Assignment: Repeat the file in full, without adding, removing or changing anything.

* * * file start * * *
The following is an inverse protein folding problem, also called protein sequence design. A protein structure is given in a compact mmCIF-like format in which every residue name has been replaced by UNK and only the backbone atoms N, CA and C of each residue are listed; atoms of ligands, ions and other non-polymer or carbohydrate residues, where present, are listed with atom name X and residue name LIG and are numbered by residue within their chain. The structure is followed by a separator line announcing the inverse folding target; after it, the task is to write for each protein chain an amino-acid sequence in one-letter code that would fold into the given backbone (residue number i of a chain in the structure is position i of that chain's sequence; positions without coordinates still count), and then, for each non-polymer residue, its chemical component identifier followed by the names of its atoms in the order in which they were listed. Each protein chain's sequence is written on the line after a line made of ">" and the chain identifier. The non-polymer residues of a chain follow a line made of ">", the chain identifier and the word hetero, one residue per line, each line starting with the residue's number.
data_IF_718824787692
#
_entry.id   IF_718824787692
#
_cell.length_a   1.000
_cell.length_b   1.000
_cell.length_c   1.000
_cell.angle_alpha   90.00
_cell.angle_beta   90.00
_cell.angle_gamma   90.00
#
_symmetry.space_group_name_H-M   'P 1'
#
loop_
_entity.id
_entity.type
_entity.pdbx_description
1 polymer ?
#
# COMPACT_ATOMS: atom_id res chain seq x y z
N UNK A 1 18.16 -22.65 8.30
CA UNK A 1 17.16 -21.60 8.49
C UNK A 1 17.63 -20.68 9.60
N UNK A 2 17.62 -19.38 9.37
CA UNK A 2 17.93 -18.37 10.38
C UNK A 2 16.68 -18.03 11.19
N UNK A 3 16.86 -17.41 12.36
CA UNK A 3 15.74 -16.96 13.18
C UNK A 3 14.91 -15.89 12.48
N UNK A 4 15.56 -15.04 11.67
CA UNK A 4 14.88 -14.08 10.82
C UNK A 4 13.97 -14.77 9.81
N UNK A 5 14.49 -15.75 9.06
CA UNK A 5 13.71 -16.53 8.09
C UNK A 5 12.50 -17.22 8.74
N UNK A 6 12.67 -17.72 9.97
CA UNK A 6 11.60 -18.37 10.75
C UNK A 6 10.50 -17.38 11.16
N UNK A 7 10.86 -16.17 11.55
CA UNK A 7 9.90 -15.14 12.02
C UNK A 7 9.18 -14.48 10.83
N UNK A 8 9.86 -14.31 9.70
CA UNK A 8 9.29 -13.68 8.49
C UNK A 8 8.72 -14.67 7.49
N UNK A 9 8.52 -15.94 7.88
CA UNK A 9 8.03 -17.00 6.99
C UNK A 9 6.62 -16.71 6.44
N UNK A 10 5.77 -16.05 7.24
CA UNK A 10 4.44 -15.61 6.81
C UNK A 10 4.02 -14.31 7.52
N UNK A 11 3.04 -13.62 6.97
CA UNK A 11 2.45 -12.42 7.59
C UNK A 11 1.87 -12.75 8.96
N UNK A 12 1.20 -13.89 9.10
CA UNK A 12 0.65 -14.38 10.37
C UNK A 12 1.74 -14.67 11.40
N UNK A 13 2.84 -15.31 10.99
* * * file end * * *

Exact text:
The following is an inverse protein folding problem, also called protein sequence design. A protein structure is given in a compact mmCIF-like format in which every residue name has been replaced by UNK and only the backbone atoms N, CA and C of each residue are listed; atoms of ligands, ions and other non-polymer or carbohydrate residues, where present, are listed with atom name X and residue name LIG and are numbered by residue within their chain. The structure is followed by a separator line announcing the inverse folding target; after it, the task is to write for each protein chain an amino-acid sequence in one-letter code that would fold into the given backbone (residue number i of a chain in the structure is position i of that chain's sequence; positions without coordinates still count), and then, for each non-polymer residue, its chemical component identifier followed by the names of its atoms in the order in which they were listed. Each protein chain's sequence is written on the line after a line made of ">" and the chain identifier. The non-polymer residues of a chain follow a line made of ">", the chain identifier and the word hetero, one residue per line, each line starting with the residue's number.
data_IF_718824787692
#
_entry.id   IF_718824787692
#
_cell.length_a   1.000
_cell.length_b   1.000
_cell.length_c   1.000
_cell.angle_alpha   90.00
_cell.angle_beta   90.00
_cell.angle_gamma   90.00
#
_symmetry.space_group_name_H-M   'P 1'
#
loop_
_entity.id
_entity.type
_entity.pdbx_description
1 polymer ?
#
# COMPACT_ATOMS: atom_id res chain seq x y z
N UNK A 1 18.16 -22.65 8.30
CA UNK A 1 17.16 -21.60 8.49
C UNK A 1 17.63 -20.68 9.60
N UNK A 2 17.62 -19.38 9.37
CA UNK A 2 17.93 -18.37 10.38
C UNK A 2 16.68 -18.03 11.19
N UNK A 3 16.86 -17.41 12.36
CA UNK A 3 15.74 -16.96 13.18
C UNK A 3 14.91 -15.89 12.48
N UNK A 4 15.56 -15.04 11.67
CA UNK A 4 14.88 -14.08 10.82
C UNK A 4 13.97 -14.77 9.81
N UNK A 5 14.49 -15.75 9.06
CA UNK A 5 13.71 -16.53 8.09
C UNK A 5 12.50 -17.22 8.74
N UNK A 6 12.67 -17.72 9.97
CA UNK A 6 11.60 -18.37 10.75
C UNK A 6 10.50 -17.38 11.16
N UNK A 7 10.86 -16.17 11.55
CA UNK A 7 9.90 -15.14 12.02
C UNK A 7 9.18 -14.48 10.83
N UNK A 8 9.86 -14.31 9.70
CA UNK A 8 9.29 -13.68 8.49
C UNK A 8 8.72 -14.67 7.49
N UNK A 9 8.52 -15.94 7.88
CA UNK A 9 8.03 -17.00 6.99
C UNK A 9 6.62 -16.71 6.44
N UNK A 10 5.77 -16.05 7.24
CA UNK A 10 4.44 -15.61 6.81
C UNK A 10 4.02 -14.31 7.52
N UNK A 11 3.04 -13.62 6.97
CA UNK A 11 2.45 -12.42 7.59
C UNK A 11 1.87 -12.75 8.96
N UNK A 12 1.20 -13.89 9.10
CA UNK A 12 0.65 -14.38 10.37
C UNK A 12 1.74 -14.67 11.40
N UNK A 13 2.84 -15.31 10.99